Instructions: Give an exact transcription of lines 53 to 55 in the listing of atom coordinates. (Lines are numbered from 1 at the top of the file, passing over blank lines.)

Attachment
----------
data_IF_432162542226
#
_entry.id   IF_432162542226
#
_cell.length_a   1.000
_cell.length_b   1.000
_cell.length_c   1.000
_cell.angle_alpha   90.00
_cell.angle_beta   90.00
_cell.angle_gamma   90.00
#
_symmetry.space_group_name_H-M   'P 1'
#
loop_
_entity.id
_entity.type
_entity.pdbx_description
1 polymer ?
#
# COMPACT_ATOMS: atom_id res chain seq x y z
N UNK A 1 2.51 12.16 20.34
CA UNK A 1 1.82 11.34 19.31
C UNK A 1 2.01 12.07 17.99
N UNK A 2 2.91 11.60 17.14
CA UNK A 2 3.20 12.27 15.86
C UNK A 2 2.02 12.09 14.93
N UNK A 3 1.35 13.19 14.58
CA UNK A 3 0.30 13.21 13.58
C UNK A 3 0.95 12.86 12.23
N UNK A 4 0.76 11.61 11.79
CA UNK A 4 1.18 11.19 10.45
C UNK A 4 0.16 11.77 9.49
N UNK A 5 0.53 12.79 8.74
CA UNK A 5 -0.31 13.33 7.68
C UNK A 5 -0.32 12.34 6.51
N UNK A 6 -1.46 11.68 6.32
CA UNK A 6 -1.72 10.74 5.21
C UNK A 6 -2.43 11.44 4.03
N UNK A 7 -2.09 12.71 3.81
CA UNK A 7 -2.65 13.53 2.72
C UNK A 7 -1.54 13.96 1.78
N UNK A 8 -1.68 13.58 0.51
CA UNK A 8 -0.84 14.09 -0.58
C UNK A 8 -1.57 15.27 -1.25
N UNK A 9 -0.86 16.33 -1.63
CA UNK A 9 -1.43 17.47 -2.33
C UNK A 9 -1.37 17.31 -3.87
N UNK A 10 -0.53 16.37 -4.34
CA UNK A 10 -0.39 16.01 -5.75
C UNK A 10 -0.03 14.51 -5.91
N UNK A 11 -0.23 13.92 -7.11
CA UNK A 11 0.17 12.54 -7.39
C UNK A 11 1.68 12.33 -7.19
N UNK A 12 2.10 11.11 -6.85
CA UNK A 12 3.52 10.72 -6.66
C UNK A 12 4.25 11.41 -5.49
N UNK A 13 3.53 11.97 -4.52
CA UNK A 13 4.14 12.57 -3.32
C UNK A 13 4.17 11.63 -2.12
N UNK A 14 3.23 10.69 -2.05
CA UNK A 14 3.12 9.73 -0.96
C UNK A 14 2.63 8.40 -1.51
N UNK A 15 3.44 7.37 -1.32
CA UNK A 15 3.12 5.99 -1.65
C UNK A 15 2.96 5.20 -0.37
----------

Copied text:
C UNK A 11 1.68 12.33 -7.19
N UNK A 12 2.10 11.11 -6.85
CA UNK A 12 3.52 10.72 -6.66